5. The floor should be in elevated land or above ground level (minimum 2ft) and free from water crack, easily cleaned, rat-proof, and durable.
6. There should be free air movement in the upper part of the shed to reduce gas formation inside the shed.
7. The height of the sidewall in the poultry house is generally 7 ft to 8 ft. The center height is 9 ft to 12 ft with a slope on either side.
8. Roofing material like thatch, tiles, asbestos, etc can be used.
9. Brooder houses should have easy ventilation and wire netting which is used for open-air ventilation.
10. Provision of bulb fitted above the ground as hoover may be utilized to keep the chicks warm.
Brooding Of Chicks
There are two types of brooding viz.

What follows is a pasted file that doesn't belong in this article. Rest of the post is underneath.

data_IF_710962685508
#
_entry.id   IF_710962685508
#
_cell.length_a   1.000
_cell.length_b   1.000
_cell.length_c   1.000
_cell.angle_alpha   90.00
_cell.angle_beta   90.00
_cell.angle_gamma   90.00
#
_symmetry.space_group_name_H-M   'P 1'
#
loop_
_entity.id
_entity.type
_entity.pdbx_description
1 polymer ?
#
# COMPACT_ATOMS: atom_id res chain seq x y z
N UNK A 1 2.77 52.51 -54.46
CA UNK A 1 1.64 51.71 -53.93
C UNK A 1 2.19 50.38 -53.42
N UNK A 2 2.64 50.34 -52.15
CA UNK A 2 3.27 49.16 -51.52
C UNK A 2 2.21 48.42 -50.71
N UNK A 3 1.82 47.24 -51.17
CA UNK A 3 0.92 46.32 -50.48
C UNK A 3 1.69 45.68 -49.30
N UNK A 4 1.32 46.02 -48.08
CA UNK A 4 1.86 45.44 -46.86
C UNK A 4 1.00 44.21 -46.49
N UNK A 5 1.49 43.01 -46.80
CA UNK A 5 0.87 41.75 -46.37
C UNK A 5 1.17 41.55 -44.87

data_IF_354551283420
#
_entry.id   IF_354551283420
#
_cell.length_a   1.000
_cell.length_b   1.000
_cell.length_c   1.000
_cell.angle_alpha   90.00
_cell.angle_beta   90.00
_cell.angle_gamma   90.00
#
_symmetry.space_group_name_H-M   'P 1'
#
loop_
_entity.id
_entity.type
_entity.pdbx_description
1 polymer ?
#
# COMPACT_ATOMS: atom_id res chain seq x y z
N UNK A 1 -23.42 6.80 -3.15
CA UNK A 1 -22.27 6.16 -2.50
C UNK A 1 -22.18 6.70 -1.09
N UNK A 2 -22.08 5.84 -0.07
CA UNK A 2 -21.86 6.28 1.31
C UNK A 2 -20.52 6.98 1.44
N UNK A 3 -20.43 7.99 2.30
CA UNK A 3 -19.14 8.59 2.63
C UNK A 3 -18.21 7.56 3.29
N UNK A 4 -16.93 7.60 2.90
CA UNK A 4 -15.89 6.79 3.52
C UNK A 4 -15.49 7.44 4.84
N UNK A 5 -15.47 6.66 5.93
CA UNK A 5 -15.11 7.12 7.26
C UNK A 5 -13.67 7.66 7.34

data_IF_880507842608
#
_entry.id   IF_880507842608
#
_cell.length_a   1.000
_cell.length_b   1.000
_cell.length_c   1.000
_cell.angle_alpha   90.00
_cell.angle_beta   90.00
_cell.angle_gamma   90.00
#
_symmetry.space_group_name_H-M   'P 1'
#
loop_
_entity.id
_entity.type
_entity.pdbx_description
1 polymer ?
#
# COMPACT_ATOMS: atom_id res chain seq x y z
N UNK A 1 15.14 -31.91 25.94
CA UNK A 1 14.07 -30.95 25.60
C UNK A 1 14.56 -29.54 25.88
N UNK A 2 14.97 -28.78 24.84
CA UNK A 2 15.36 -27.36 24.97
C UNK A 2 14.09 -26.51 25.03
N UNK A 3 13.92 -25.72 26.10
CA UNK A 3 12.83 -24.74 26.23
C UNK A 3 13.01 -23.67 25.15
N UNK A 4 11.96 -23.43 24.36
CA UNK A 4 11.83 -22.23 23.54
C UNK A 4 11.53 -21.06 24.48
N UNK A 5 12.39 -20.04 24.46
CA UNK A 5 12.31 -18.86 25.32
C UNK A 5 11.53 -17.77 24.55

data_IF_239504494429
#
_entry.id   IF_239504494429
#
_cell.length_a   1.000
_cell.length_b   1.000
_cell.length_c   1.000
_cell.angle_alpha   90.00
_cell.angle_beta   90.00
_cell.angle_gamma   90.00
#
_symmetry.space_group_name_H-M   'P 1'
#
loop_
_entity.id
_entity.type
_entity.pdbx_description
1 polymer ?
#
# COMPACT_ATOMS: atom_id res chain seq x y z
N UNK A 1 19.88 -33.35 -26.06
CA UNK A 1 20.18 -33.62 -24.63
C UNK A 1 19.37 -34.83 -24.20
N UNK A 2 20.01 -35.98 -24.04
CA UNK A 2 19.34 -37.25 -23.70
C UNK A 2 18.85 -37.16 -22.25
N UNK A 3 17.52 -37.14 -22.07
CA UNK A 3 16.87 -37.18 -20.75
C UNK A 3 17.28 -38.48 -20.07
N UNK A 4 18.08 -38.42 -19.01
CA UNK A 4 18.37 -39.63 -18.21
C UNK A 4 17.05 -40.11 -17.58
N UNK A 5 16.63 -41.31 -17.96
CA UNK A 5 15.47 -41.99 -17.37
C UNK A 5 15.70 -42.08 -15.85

Natural brooding and Artificial brooding that can be adopted for backyard poultry farming.
If natural brooding is practiced the local broody hen is used as the indigenous hens are very good sitters. An improved variety of fertile eggs is put into incubation.
The hen is provided with nesting materials. Food and water supply is given throughout the incubation period.
A broody hen can easily take care of brooding and hatching of 12 to 15 chicks.
After hatching the chicks are let loose along with mother for scavenging.
There should be provision for a separate place inside the shed for young chicks and mother at night.
In the artificial brooding provision of artificial heat is necessary.
Artificial heat can be provided with electricity, gas, kerosene, wood, sawdust, etc.
‘Bukharies’ also can be used as a source of artificial heat.
Wood, charcoal, or sawdust is used in ‘Bhukaries’ and it is an ideal source of artificial heating when there is an acute shortage of electricity, gas, and kerosene.